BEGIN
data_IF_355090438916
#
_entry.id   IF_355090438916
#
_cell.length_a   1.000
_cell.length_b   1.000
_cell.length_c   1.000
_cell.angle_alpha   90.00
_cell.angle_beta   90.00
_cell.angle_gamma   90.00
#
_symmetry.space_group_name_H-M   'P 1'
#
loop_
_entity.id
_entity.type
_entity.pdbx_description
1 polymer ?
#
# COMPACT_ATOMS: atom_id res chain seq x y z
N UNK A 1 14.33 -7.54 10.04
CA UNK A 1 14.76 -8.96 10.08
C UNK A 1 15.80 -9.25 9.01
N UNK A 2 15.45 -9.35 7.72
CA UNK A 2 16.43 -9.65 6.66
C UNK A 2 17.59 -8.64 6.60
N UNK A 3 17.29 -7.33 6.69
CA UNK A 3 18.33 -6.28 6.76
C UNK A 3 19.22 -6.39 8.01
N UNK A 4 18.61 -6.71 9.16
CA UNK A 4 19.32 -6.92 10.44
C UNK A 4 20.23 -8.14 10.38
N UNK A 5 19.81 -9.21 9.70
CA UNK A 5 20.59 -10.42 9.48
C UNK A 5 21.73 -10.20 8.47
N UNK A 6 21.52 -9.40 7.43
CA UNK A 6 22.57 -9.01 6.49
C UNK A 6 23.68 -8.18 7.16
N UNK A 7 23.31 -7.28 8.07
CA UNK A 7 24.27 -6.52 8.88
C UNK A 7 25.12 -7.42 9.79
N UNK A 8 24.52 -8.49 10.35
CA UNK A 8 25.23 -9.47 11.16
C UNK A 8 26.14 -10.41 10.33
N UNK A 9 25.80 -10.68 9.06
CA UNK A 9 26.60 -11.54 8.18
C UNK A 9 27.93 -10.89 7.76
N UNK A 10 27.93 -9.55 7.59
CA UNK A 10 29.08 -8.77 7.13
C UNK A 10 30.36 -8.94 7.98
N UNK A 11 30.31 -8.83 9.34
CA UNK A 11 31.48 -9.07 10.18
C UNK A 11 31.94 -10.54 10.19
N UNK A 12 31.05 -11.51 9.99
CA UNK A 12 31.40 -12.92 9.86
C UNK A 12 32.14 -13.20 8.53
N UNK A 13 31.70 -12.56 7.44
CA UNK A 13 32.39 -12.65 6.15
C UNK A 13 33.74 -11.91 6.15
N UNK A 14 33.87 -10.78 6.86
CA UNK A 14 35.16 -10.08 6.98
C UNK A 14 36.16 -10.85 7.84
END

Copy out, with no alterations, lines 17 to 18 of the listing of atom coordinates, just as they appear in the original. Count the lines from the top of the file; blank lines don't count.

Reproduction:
_entity.pdbx_description
1 polymer ?